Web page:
It's easier to find strings suitable for a "baritone steel string" electric ukulele than a tenor or soprano, because it's tuned the same as 4 strings of a guitar (DGBE).
In fact, you can even class it as a 4-string short scale guitar. You have a platter of electric guitar string sets to choose from, just throw out the two bass strings.
Sticking strictly to that recommended gauges seems unnecessary and inconvenient. A steel string electric instrument is not such a restrictive instrument, it is one that allows you freedom of selecting from a wide range of strings.

Due to the short scale, you need to use a heavier gauge of electric guitar strings than for standard scale guitars.
Short scales need thicker strings to tune up to the same tunings.

I would personally try 12 or 13 gauge sets. These are often labelled as "medium" and "heavy" gauge for electric guitars, but on a baritone ukulele, it will feel like light gauge.

An 11 set would likely feel "super light".. maybe even a bit too floppy.

On my Eastwood Tenor Guitar, I used the DGBE strings out of a 12-gauge set for a light tension feel and from a 13-gauge set for a light-to-medium feel.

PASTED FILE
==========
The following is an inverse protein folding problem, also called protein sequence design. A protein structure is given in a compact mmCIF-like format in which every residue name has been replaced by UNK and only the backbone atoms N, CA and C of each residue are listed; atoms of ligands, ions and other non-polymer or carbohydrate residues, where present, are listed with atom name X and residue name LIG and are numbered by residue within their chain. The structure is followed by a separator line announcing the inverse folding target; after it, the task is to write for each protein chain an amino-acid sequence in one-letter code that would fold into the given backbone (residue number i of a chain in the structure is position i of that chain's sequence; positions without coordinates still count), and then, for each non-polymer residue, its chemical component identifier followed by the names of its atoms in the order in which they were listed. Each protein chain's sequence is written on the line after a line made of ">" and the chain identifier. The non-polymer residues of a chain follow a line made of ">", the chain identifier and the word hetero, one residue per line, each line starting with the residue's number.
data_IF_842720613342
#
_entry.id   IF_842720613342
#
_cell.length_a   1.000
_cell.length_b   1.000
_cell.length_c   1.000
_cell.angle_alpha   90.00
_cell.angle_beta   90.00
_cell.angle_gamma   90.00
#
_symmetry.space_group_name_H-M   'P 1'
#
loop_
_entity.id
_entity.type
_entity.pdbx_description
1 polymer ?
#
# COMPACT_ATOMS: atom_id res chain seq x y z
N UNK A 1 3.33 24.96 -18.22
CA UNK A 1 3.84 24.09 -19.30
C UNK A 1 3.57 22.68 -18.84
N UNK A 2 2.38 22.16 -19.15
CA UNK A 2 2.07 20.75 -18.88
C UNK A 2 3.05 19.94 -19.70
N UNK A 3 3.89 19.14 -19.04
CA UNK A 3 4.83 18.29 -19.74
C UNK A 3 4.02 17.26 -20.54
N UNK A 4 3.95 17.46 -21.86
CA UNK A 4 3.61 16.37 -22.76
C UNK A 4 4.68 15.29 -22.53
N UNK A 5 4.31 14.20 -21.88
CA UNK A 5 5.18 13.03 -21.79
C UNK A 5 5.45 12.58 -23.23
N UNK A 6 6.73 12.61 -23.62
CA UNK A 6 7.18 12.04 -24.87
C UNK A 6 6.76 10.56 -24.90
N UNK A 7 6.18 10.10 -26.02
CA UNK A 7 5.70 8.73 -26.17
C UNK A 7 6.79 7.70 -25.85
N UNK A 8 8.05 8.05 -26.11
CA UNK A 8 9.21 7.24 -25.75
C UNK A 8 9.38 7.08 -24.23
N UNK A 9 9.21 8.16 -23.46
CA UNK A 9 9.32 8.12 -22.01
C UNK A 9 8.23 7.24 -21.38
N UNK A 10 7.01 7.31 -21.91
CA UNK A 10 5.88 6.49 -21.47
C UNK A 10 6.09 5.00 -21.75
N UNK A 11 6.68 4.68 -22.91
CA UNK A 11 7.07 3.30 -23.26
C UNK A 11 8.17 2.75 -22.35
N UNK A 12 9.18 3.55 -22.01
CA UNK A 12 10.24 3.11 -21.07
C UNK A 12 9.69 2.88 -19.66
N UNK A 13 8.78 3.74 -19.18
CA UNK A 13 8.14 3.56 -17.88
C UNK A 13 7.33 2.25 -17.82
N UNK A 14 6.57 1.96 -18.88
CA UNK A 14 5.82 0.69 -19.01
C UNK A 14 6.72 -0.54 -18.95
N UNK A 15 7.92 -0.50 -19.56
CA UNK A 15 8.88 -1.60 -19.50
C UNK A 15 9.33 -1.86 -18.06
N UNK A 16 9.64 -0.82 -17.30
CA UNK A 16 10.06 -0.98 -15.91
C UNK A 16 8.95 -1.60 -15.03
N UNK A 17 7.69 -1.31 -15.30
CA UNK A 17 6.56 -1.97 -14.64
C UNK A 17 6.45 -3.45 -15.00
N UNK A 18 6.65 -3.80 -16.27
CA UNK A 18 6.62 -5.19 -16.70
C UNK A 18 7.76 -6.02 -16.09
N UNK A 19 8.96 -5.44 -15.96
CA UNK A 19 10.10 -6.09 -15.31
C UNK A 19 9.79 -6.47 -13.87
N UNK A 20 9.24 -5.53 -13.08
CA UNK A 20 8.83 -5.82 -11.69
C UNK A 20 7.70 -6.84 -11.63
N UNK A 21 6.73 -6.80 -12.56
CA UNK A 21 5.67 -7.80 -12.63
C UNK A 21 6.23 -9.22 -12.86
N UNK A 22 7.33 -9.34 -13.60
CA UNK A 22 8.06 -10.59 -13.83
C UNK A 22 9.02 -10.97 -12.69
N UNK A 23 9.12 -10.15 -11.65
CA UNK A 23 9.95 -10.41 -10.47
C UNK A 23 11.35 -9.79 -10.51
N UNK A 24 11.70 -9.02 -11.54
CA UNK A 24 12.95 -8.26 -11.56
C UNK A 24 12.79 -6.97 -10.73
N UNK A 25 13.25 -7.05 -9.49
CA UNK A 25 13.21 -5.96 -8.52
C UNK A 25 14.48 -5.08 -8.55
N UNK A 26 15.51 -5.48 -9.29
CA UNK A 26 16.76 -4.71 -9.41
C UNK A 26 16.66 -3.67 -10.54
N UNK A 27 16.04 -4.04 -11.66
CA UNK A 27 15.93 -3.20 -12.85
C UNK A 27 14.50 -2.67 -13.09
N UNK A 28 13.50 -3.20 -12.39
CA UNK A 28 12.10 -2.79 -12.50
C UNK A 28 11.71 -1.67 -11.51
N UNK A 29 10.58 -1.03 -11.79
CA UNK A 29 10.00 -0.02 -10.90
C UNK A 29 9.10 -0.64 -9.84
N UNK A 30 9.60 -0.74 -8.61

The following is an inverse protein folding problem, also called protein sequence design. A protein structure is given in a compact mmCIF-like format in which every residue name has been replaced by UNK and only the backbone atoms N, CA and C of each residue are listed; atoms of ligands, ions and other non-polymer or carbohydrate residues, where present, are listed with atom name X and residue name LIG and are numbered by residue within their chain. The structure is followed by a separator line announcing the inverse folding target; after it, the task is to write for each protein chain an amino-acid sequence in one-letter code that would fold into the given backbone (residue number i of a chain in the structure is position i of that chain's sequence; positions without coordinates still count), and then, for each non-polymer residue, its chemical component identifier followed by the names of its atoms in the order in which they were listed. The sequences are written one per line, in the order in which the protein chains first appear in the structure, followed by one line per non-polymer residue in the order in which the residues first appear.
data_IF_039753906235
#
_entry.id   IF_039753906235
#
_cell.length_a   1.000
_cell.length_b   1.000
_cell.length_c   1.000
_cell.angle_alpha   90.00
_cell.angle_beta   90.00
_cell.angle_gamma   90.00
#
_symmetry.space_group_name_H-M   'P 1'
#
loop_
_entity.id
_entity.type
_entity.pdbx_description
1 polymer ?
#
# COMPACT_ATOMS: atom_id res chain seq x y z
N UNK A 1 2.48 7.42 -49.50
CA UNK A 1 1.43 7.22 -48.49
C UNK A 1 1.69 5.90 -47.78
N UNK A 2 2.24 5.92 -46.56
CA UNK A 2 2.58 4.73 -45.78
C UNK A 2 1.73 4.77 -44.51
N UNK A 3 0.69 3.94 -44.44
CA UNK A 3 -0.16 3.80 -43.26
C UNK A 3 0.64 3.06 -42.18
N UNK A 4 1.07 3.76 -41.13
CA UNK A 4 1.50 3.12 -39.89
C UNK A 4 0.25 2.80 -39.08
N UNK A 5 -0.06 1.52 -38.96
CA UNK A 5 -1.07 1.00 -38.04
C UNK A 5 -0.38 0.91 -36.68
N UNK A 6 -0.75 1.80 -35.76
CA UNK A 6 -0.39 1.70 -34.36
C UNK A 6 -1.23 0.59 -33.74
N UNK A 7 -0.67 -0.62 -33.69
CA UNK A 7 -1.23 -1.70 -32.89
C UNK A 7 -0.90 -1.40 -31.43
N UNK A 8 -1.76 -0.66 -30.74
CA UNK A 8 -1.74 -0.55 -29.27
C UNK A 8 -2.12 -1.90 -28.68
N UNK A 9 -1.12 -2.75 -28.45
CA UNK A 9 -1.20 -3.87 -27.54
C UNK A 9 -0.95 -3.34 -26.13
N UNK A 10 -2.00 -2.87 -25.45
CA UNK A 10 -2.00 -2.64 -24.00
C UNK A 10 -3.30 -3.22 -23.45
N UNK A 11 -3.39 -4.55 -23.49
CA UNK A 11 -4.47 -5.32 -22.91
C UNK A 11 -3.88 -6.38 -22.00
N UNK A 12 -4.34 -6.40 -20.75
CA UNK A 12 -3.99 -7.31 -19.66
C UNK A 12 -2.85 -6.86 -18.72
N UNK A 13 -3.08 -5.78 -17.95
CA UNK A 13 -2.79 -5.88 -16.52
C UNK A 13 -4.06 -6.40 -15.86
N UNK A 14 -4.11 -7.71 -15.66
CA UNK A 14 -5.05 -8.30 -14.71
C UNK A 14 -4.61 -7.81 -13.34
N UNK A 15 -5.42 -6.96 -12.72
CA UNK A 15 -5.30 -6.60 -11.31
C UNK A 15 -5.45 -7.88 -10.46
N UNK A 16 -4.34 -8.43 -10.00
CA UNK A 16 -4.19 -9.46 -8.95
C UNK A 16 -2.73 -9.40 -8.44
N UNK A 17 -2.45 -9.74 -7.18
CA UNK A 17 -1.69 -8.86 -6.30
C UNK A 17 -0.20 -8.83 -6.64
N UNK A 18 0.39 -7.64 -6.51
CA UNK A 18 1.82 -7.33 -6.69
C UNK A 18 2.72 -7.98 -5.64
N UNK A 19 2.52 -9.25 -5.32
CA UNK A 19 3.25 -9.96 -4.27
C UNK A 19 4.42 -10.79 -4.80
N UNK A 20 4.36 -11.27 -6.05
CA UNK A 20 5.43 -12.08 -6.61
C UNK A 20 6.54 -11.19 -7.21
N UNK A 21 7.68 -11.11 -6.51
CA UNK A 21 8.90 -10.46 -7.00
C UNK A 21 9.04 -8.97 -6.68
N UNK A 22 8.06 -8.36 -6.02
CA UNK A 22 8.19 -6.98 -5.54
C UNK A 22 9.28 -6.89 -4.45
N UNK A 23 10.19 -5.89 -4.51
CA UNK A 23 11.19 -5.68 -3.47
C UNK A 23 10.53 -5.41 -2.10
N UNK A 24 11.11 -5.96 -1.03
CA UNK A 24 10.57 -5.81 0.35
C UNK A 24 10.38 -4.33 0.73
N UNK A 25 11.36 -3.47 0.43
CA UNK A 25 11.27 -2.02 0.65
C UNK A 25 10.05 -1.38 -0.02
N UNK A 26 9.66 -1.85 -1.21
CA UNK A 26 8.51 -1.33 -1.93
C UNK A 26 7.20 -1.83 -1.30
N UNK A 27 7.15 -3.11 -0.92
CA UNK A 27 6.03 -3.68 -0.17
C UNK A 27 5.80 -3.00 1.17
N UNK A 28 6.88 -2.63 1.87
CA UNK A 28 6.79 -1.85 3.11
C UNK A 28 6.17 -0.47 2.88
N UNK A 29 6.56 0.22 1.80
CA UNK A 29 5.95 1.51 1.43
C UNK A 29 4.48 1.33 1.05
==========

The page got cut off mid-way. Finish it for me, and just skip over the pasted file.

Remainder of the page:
This guitar is 23" scale, while the Konablaster is 22" scale, so it should correspond quite similarly :)

iamesperambient
10-17-2013, 09:28 PM
One of the core reasons that steel-string electric instruments are so versatile is that you can use a range of string gauges on them.
People use different gauge strings all the time, ranging from super duper light to heavy depending on their preferences (playability, tone, feel, etc) and even stick to different brands and types of metal alloys used to shape their tone.

It's easier to find strings suitable for a "baritone steel string" electric ukulele than a tenor or soprano, because it's tuned the same as 4 strings of a guitar (DGBE).
In fact, you can even class it as a 4-string short scale guitar. You have a platter of electric guitar string sets to choose from, just throw out the two bass strings.
Sticking strictly to that recommended gauges seems unnecessary and inconvenient. A steel string electric instrument is not such a restrictive instrument, it is one that allows you freedom of selecting from a wide range of strings.

Due to the short scale, you need to use a heavier gauge of electric guitar strings than for standard scale guitars.
Short scales need thicker strings to tune up to the same tunings.